- Starbuck, the strongest female character by a mile and superbly acted by Katee Sackhoff, has to be made emotionally unstable an abuse victim, because apparently a strong female character who's emotionally fine is unthinkable and to be a strong female character you have to have experienced trauma. Ditto Roslin, another strong female, whose character is retroactively defined by the death of her family as shown in the finale. Because again, a strong female leader whose life isn't defined by tragedy (cancer/loss) apparently wouldn't have been possible.
- The only significant interaction between female characters is reduced to soap-opera bitchfights (Ellen-Caprica in Deadlock, Cally-Boomer in season 2, Boomer-Athena in the finale)
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Niall
Sun, Jul 6, 2014, 9:59am (UTC -6)
Re: VOY S6: Equinox, Part II

TNG "preaching Marxist philosophy"? Lol. That is such an American (a specific kind of American) thing to say.
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Niall
Sat, Jul 5, 2014, 7:29am (UTC -6)
Re: VOY S6: Equinox, Part II

Elliott, you've been banging a drum on here about DS9 vs Voyager for about as long as there have been comments on the site, there are diatribes of yours on this theme on what feels like every article. I love DS9 and I enjoyed Voyager - I'll defend Voyager and certainly enjoyed it more than a lot of fans - but your readings of the two shows are so selective, highly skewed and partisan as to come over as completely bizarre. Who are you trying to convince? This isn't the way to do it. I'm not opposed to people debating the relative merits of DS9 and Voyager at all, I welcome it - after all, both shows ran at the same time but are very different beasts. But you can never just comment on one of Jammer's articles in a normal, open, constructive way or with an interesting insight, opinion or critique, it always has to be this aggrandising shoebox-preaching trying to prove in every possible context (bearing in mind one can never prove a subjective opinion) how Voyager is superior to DS9 - paired with attacks on Jammer's "bias". Newsflash, his tastes and reviews are subjective. I wouldn't rate much of the final season of BSG as highly as Jammer did, for instance, but that's because he and I are different people and I'm hardly going to start attacking him for overrating or underrating shows just because his opinion is different to mine, like yourself and a fair few others here do. It comes over like a bizarre obsession. What is your point? Why are you so insistent on grinding this particular axe? I'm all for discussing DS9 and VOY's relative merits and drawbacks, but can you take off the blinkers and the bizarre slant you unfailingly to the table for one second?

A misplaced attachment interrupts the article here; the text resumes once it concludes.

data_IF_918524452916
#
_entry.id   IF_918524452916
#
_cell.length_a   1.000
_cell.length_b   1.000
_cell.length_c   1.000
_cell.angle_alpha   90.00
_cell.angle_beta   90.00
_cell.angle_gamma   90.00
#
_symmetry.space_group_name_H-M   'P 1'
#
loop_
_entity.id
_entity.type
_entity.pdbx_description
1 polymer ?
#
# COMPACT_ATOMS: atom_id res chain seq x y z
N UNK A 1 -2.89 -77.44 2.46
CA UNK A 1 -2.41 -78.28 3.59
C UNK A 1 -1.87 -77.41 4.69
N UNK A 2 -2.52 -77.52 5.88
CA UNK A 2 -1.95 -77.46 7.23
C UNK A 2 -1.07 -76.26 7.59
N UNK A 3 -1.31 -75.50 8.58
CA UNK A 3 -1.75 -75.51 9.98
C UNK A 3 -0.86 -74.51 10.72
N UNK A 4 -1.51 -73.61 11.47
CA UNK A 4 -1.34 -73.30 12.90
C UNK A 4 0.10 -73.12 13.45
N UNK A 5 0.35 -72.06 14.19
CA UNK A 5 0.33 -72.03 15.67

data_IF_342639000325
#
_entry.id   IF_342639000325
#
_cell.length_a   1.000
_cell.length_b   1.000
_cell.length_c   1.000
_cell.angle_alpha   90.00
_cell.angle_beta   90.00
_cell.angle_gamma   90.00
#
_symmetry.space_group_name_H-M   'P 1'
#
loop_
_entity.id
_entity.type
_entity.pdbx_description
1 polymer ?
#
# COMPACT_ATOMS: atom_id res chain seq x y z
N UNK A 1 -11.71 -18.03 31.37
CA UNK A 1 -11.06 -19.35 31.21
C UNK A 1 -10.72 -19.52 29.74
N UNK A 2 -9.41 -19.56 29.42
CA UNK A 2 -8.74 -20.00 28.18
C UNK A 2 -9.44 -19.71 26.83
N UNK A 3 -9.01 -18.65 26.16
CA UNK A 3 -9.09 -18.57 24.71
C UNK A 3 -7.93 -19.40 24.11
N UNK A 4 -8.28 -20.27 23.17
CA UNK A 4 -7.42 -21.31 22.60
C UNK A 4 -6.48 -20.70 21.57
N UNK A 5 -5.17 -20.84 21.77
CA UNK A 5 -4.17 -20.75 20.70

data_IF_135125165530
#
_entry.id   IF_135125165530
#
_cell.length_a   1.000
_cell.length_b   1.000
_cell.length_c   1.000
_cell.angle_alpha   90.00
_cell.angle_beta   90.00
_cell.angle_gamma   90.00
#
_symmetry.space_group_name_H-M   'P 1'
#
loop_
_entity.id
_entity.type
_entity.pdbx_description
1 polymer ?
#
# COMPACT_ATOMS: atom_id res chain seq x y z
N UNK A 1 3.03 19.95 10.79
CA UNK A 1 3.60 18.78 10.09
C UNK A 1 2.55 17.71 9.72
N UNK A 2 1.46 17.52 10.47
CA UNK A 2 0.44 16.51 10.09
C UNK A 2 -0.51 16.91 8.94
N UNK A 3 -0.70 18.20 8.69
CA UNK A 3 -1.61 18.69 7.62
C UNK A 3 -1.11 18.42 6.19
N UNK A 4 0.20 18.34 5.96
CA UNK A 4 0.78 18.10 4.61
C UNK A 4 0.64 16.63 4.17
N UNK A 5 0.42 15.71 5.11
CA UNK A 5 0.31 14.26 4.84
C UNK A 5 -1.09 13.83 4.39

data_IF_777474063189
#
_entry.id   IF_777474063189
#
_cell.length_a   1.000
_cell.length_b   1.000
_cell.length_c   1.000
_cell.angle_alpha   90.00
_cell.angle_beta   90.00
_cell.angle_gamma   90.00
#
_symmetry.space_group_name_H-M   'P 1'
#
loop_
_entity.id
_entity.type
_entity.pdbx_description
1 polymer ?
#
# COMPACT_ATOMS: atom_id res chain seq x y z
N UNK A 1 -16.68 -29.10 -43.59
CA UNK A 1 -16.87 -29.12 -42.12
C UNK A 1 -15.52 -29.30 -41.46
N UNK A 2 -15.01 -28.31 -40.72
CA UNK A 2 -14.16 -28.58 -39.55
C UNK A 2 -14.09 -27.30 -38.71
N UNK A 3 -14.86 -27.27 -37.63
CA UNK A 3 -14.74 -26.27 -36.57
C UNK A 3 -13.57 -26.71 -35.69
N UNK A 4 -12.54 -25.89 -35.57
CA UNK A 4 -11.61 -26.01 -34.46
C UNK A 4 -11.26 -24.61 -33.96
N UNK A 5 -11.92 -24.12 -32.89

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Niall
Tue, Jun 17, 2014, 2:13pm (UTC -6)
Re: DS9 S7: Extreme Measures

"Giving it to Odo" > "Giving the cure to Odo"
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Niall
Tue, Jun 17, 2014, 2:09pm (UTC -6)
Re: DS9 S7: Extreme Measures

Yo Elliott.

I said: "One way or another, the disease is what wins the war. "

Your reply: "Isn't this precisely not true? Odo *sharing* the cure with the Female Founder is what convinces her (in some ubiquitous changeling way) from fighting a futile war to the last man."

For Odo to share the cure with her, the disease has to exist in the first place. If Section 31 hadn't created the disease, that situation couldn't have arisen. Ergo, one way or another (whether by the disease destroying the Founders, or Odo sharing the cure with the Female Founder and her having a highly unlikely change of heart because the plot and the episode's time constraints demanded it), the disease is what wins the war.

(Also: "ubiquitous"?)

While DS9 may have quietly dropped the "changeling paranoia" element of the show after By Inferno's Light, it's established in Extreme Measures that Odo is infected with the disease by Starfleet midway during season 4. By that point, we'd seen changeling operatives infiltrate the major races, resulting in the destruction of the Tal Shiar and Obsidian Order, the near-destruction of the Defiant (starting a war with a race we'd never heard of before in the process), a bloody war between the Klingons and Federation (the genesis of which the Martok-changeling played a major role in), and the declaration of martial law on Earth and an attempted coup in Starfleet, with Starfleet ships even firing on each other. (In S5 we would see the near-destruction of DS9 and Bajor by the Bashir-changeling.) When this kind of stuff is happening, you need to take major steps - you do not sit and have an ethical debate. You do what is necessary through gritted teeth, like Sisko and Kira do again and again throughout DS9. The choice - insofar as it is a real choice, which it isn't - is one of staying true to some self-aggrandisingly noble set of principles so you can feel good about yourself (because that's what it's coming down to in this discussion) and being completely wiped out by genocidal invaders in the process, or going as far as is required - as far and no further - to survive and to vanquish the threat. Ethics and pragmatism are both very important and go hand in hand, you need to strike a fine balance between the two when people's lives depend on your decision, and it's a line that I think Sisko and Kira do an extremely good job of walking in their decisions throughout the series, which is why I respect them so much.